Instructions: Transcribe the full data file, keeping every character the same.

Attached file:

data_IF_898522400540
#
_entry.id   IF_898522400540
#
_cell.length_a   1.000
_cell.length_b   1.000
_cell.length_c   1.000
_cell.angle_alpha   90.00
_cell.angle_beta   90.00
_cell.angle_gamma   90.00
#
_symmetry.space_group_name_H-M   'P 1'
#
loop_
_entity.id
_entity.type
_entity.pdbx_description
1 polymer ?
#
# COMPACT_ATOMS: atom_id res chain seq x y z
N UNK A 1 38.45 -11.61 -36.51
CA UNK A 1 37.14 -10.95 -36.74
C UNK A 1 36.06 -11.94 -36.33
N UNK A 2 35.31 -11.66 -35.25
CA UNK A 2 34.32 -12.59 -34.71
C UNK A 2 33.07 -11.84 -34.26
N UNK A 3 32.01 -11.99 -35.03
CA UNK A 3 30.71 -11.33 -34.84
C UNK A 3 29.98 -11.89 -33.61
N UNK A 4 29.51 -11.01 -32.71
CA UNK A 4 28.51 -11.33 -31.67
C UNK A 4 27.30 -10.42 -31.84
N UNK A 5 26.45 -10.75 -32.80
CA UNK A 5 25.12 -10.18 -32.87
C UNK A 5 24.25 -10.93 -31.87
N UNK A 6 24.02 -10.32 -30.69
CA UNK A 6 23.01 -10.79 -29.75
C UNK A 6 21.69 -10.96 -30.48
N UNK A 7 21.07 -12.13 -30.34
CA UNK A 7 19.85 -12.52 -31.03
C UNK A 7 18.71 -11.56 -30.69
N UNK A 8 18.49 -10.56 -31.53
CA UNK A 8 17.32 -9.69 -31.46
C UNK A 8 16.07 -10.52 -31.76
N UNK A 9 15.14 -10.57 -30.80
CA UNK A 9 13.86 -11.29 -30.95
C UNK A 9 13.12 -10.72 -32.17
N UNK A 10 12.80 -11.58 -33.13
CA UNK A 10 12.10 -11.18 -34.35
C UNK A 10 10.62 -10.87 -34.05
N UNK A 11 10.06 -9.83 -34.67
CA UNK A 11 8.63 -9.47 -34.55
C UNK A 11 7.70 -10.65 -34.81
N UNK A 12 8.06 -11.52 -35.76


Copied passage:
data_IF_898522400540
#
_entry.id   IF_898522400540
#
_cell.length_a   1.000
_cell.length_b   1.000
_cell.length_c   1.000
_cell.angle_alpha   90.00
_cell.angle_beta   90.00
_cell.angle_gamma   90.00
#
_symmetry.space_group_name_H-M   'P 1'
#
loop_
_entity.id
_entity.type
_entity.pdbx_description
1 polymer ?
#
# COMPACT_ATOMS: atom_id res chain seq x y z
N UNK A 1 38.45 -11.61 -36.51
CA UNK A 1 37.14 -10.95 -36.74
C UNK A 1 36.06 -11.94 -36.33
N UNK A 2 35.31 -11.66 -35.25
CA UNK A 2 34.32 -12.59 -34.71
C UNK A 2 33.07 -11.84 -34.26
N UNK A 3 32.01 -11.99 -35.03
CA UNK A 3 30.71 -11.33 -34.84
C UNK A 3 29.98 -11.89 -33.61
N UNK A 4 29.51 -11.01 -32.71
CA UNK A 4 28.51 -11.33 -31.67
C UNK A 4 27.30 -10.42 -31.84
N UNK A 5 26.45 -10.75 -32.80
CA UNK A 5 25.12 -10.18 -32.87
C UNK A 5 24.25 -10.93 -31.87
N UNK A 6 24.02 -10.32 -30.69
CA UNK A 6 23.01 -10.79 -29.75
C UNK A 6 21.69 -10.96 -30.48
N UNK A 7 21.07 -12.13 -30.34
CA UNK A 7 19.85 -12.52 -31.03
C UNK A 7 18.71 -11.56 -30.69
N UNK A 8 18.49 -10.56 -31.53
CA UNK A 8 17.32 -9.69 -31.46
C UNK A 8 16.07 -10.52 -31.76
N UNK A 9 15.14 -10.57 -30.80
CA UNK A 9 13.86 -11.29 -30.95
C UNK A 9 13.12 -10.72 -32.17
N UNK A 10 12.80 -11.58 -33.13
CA UNK A 10 12.10 -11.18 -34.35
C UNK A 10 10.62 -10.87 -34.05
N UNK A 11 10.06 -9.83 -34.67
CA UNK A 11 8.63 -9.47 -34.55
C UNK A 11 7.70 -10.65 -34.81
N UNK A 12 8.06 -11.52 -35.76